This isn’t a blip, either. For 300 total days last year and 150 days so far this year, Costa Rica’s electricity has come entirely from renewable sources, mostly hydropower and geothermal. Heavy rains have helped four big hydroelectric dams run above their usual capacity, letting the country turn off its diesel generators.
Now, there’s a huge, huge caveat here: Costa Rica hasn’t eschewed all fossil fuels entirely. The country still has more than 1 million cars running on old-fashioned gasoline, which is why imported oil still supplies over half its total energy needs. The country also has cement plants that burn coal.
What Costa Rica’s doing is nevertheless impressive — and a reflection of how serious the tiny Central American country is about going green. At the same time, a closer look at the story shows just how difficult it would be for other countries to pull off something similar.
Read more: Vox
This is amazing, watch these enormous parts get moved up a mountain. A sustainable future is well on its way when you seen these feats of engineering being put together across the planet!
If watching The Matrix caused you to question reality, you’re not alone. Many powerful tech leaders in Silicon Valley and elsewhere are so convinced we’re all living in a simulation that some of them are investing in ways to help us break out of it, according to Vanity Fair.
At Vanity Fair’s 2014 New Establishment Summit, Tesla CEO Elon Musk made the case that our lives are not at all what we think they are. Musk concluded: “There’s a one in a billion chance that this is reality.” Earlier this year at Recode’s Code Conference, he broke it down: “The strongest argument for us being in a simulation is the following: 40 years ago, we had Pong. Two rectangles and a dot. Now, 40 years later, we have photo-realistic 3D with millions playing simultaneously. If you assume any rate of improvement at all, then the games will become indistinguishable from reality,” he said. “It would seem to follow that the odds that we’re in base reality is one in millions.”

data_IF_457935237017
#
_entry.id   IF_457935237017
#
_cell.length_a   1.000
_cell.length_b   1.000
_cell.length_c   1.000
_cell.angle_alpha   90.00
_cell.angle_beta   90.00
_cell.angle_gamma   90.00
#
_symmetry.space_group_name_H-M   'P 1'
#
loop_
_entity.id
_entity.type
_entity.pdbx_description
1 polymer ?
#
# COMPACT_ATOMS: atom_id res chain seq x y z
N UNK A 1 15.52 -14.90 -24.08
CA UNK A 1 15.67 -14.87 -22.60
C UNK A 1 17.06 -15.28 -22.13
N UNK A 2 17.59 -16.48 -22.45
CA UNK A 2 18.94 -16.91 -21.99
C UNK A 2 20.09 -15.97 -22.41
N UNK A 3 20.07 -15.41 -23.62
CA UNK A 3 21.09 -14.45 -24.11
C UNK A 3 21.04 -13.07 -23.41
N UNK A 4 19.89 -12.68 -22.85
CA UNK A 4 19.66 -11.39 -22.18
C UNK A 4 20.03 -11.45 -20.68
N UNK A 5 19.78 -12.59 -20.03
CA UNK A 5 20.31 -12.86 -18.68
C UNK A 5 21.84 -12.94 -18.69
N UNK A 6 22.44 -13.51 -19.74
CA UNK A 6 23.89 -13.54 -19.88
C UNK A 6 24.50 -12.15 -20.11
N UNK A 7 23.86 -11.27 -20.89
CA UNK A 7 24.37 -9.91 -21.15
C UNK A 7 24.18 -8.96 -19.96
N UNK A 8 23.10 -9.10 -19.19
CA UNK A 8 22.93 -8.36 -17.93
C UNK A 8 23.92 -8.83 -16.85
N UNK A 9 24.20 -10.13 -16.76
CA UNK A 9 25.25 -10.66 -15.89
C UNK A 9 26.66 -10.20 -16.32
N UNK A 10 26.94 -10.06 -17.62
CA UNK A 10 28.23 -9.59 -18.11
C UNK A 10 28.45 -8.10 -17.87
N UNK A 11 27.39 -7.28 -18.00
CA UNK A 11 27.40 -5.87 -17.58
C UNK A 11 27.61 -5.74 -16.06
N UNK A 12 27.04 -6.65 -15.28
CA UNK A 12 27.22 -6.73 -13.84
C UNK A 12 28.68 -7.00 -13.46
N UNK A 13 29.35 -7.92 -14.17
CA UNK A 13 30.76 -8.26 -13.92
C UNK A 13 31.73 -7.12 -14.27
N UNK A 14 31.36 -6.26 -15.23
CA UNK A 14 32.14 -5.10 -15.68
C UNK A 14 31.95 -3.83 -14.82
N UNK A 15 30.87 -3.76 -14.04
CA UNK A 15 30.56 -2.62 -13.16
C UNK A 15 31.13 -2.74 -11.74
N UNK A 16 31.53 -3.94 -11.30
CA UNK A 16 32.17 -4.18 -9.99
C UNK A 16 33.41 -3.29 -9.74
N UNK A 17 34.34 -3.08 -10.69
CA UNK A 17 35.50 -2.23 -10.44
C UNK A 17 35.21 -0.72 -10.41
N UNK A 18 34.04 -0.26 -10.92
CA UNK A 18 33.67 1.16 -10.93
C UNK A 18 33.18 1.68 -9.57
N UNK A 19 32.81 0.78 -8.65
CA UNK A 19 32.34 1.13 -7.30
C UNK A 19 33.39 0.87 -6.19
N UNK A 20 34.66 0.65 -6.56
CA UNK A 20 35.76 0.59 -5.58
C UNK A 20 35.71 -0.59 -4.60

But it’s not just Elon Musk who’s convinced we’re living a game. Sam Altman, president of Y Combinator, told The New Yorker: “Many people in Silicon Valley have become obsessed with the simulation hypothesis, the argument that what we experience as reality is in fact fabricated in a computer,” adding that two tech billionaires “have gone so far as to secretly engage scientists to work on breaking us out of the simulation.”
Vanity Fair reports that Nick Bostrom of Oxford University wrote a paper that has become the jump-off point for the whole we’re-in-a-simulation theory. The paper, Are You Living in a Computer Simulation? argues that, as summarized by Vanity Fair, “as technology grows faster and more superior, we will eventually build remarkably powerful machines that can build simulations of our forebears. But if that is the case, or so the theory goes, how do we know that we are the not creation of a simulation already built by our forebears?”
New York Times science writer John Markoff isn’t buying the theory, but notes that others are all-in. “It’s basically a religious belief system in the Valley,” he said.
Source: Digital Trends
When WIRED asked me to guest-edit the November issue, I didn’t hesitate. I know it’s the height of election season, and I happen to have a day job that keeps me pretty busy. But given the chance to immerse myself in the possibility of interplanetary travel or join a deep-dive conversation on artificial intelligence, I’m going to say yes. I love this stuff. Always have. It’s why my favorite movie of last year was The Martian. Of course, I’m predisposed to love any movie where Americans defy the odds and inspire the world. But what really grabbed me about the film is that it shows how humans—through our ingenuity, our commitment to fact and reason, and ultimately our faith in each other—can science the heck out of just about any problem.
Read the rest of the article here